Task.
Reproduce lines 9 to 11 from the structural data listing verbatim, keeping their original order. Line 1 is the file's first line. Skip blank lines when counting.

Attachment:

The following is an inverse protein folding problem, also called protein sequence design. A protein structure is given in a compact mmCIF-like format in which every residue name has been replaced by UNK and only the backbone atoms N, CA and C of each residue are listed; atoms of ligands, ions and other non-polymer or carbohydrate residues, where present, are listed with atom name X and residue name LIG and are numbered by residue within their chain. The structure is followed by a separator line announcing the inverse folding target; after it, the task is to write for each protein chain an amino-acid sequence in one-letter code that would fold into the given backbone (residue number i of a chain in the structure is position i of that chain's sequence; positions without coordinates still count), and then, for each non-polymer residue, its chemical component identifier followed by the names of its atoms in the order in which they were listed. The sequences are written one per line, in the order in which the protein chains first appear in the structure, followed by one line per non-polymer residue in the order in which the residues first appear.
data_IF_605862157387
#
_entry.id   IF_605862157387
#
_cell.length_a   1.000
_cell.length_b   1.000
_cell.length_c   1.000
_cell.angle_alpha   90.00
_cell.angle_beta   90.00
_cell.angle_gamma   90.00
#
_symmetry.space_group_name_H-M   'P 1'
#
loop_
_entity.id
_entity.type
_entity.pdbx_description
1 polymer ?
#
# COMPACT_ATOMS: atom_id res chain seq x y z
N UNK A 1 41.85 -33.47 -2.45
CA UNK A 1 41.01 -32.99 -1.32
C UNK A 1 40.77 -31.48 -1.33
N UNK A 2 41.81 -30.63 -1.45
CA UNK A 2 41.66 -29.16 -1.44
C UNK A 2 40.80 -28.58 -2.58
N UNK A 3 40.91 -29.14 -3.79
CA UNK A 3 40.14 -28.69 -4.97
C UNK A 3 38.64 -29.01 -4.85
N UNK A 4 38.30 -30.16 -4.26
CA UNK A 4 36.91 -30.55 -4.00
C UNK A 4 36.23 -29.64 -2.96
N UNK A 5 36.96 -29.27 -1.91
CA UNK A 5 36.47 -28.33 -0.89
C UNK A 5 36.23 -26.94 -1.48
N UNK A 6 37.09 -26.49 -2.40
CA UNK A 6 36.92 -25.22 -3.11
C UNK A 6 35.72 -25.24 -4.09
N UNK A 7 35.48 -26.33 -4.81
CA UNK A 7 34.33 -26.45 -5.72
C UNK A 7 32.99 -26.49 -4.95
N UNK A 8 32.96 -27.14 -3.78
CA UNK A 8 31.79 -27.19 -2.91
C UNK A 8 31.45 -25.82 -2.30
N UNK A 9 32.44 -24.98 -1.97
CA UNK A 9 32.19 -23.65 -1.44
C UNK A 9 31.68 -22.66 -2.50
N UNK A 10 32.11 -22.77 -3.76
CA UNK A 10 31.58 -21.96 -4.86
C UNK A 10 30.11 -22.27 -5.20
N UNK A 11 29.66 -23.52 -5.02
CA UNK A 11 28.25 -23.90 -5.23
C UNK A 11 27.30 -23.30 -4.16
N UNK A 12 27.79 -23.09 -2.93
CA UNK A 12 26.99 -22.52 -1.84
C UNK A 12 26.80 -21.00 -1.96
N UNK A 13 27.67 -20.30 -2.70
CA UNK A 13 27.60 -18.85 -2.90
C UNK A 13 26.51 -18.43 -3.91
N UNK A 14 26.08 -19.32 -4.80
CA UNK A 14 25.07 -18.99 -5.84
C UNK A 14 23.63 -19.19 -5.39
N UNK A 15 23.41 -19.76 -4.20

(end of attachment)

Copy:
_cell.angle_alpha   90.00
_cell.angle_beta   90.00
_cell.angle_gamma   90.00